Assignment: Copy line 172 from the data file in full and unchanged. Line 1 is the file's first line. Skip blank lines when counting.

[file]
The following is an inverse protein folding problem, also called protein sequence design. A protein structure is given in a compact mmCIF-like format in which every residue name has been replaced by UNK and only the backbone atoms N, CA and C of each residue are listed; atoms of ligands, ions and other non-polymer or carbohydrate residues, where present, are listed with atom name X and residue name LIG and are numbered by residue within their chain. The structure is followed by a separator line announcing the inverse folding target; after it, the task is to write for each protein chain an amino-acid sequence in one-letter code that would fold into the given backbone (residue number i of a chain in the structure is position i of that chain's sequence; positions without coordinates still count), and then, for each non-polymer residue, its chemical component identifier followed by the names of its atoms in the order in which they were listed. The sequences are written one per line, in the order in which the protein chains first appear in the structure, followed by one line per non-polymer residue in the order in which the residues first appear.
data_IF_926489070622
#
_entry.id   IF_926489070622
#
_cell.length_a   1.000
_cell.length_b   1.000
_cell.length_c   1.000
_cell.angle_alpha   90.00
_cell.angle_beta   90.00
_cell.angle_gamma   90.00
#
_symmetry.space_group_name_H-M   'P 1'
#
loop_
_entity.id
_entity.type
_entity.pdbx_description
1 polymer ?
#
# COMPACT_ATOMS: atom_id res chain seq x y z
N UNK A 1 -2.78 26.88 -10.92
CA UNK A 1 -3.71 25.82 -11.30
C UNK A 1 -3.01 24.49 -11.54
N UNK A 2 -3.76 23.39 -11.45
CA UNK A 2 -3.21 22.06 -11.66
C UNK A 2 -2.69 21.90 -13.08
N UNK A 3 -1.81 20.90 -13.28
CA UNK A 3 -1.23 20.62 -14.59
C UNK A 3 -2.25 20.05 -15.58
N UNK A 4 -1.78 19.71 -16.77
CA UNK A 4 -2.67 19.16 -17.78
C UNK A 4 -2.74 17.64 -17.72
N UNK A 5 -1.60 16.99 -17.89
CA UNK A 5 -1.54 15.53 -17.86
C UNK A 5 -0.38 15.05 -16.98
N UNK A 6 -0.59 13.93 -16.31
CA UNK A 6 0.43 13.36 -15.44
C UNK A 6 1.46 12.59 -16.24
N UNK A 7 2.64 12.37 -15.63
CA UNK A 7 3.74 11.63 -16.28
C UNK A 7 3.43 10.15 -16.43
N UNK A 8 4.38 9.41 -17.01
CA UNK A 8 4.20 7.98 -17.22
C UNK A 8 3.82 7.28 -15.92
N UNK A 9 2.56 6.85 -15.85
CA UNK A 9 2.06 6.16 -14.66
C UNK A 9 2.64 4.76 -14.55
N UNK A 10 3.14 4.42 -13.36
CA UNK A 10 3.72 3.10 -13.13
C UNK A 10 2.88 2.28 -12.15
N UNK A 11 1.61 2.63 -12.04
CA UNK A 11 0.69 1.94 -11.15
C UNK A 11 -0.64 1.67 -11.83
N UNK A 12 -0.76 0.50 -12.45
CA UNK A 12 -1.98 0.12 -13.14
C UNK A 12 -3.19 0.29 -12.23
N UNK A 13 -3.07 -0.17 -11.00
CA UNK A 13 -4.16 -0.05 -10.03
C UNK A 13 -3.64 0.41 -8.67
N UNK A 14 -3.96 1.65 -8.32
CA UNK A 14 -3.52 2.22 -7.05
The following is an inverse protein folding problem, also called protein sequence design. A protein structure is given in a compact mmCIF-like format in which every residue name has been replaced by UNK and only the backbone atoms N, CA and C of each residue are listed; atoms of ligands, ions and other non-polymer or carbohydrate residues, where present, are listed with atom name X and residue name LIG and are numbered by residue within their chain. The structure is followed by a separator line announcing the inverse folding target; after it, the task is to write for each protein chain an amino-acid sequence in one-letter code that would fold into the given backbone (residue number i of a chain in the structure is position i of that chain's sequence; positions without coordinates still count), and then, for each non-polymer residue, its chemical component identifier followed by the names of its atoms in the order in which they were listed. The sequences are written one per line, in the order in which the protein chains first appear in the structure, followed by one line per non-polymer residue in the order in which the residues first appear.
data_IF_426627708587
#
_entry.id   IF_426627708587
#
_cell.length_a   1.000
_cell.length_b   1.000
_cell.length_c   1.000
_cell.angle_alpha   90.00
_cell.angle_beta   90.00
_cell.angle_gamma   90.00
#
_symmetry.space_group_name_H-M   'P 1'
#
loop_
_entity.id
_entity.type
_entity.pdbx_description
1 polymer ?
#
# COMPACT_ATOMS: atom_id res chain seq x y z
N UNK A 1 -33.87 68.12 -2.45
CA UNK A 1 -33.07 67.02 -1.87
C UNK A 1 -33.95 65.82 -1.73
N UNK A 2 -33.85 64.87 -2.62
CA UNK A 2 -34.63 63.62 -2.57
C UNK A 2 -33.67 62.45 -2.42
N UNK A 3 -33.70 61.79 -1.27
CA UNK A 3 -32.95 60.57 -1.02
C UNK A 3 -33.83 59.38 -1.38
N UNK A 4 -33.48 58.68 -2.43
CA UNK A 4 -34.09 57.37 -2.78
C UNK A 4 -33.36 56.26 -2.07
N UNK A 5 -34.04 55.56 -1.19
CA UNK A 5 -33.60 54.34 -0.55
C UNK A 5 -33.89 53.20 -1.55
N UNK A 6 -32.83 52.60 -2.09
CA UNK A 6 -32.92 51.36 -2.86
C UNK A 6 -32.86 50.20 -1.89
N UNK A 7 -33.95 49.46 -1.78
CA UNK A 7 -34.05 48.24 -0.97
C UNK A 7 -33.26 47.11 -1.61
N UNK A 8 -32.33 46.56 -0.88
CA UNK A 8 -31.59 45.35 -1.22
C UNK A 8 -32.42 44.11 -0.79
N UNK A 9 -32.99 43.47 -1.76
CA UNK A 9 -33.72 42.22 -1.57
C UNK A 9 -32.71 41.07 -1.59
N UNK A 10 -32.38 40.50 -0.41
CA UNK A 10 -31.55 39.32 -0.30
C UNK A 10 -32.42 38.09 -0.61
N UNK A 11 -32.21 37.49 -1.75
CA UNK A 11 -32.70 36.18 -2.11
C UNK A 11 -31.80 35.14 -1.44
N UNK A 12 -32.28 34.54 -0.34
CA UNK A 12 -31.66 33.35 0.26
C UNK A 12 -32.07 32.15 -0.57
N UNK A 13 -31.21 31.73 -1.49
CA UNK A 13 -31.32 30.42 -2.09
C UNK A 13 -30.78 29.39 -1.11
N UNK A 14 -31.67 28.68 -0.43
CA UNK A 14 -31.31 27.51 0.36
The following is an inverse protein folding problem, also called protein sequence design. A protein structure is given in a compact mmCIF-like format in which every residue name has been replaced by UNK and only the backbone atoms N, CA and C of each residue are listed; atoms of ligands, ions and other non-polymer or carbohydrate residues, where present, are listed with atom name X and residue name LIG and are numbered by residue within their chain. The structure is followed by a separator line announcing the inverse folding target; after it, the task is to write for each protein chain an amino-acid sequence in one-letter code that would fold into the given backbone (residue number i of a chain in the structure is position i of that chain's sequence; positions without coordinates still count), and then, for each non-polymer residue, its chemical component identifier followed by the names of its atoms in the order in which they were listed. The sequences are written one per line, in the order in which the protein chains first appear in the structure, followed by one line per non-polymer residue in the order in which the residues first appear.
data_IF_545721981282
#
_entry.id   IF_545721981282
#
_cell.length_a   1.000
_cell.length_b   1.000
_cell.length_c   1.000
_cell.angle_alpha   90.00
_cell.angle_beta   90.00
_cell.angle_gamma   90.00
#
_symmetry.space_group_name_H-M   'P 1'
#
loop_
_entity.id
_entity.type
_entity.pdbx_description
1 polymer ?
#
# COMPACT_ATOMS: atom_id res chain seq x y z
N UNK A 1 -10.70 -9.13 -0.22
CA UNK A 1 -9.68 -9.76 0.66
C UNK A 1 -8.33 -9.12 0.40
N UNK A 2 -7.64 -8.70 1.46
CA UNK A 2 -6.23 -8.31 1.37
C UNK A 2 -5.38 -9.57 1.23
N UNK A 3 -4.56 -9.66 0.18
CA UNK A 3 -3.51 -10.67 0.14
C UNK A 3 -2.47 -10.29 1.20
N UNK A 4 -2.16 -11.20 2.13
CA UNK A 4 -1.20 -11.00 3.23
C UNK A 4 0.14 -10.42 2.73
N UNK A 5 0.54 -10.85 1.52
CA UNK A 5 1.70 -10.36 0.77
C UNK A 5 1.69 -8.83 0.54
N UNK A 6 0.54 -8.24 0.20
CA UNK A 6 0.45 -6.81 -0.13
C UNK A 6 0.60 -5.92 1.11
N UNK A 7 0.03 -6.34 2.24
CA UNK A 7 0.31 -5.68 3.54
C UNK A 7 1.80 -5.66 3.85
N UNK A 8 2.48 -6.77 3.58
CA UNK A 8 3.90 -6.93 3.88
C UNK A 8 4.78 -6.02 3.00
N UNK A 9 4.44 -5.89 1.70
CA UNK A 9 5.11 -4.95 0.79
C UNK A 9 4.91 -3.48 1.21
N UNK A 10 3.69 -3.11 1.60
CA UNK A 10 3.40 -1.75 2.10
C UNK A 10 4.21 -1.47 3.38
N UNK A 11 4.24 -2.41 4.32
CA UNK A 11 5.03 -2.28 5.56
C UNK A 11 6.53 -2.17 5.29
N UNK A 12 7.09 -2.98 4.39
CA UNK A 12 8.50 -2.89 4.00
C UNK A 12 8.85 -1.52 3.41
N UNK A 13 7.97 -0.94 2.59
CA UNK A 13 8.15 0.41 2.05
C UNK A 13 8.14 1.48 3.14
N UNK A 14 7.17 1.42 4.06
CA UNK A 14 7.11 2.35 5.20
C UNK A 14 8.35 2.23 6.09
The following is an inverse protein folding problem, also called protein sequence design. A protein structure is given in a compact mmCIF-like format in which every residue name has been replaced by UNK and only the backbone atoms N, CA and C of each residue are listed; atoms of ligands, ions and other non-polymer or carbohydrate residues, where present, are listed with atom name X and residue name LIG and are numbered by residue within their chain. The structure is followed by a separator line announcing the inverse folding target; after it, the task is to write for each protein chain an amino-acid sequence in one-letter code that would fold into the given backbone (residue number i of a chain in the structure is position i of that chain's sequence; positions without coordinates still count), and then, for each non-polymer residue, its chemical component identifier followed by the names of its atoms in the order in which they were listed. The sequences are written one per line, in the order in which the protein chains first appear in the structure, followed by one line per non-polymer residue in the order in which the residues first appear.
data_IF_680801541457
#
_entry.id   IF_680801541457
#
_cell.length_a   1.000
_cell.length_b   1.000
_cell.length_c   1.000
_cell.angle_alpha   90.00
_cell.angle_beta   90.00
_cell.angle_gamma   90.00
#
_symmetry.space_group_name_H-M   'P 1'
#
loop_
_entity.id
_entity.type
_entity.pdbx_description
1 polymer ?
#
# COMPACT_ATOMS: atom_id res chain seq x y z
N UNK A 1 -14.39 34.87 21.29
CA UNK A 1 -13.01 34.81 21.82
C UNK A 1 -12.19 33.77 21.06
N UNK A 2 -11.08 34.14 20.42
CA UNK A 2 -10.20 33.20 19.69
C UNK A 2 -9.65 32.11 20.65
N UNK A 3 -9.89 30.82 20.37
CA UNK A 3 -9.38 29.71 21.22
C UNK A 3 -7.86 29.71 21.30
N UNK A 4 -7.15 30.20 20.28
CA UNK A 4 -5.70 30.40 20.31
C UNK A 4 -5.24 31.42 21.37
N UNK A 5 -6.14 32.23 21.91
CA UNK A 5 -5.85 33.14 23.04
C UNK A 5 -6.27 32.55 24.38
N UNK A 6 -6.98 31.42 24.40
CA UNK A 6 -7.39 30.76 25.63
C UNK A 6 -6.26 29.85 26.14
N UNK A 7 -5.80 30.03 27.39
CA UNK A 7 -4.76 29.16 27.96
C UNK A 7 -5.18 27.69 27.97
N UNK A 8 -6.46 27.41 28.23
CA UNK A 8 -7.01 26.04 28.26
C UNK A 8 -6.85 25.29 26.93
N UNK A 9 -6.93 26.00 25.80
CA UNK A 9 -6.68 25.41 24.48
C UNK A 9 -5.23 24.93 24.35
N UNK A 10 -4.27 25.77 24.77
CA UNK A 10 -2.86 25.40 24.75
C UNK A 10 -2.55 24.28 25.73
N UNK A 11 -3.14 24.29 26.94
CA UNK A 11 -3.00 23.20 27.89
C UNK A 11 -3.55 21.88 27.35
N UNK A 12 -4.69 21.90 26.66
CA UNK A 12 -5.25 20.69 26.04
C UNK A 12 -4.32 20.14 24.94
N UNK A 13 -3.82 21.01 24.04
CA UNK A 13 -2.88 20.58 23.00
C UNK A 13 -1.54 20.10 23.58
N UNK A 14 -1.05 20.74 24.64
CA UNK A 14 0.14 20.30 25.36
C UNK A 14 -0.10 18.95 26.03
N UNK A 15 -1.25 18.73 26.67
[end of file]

C UNK A 9 4.91 -3.48 1.21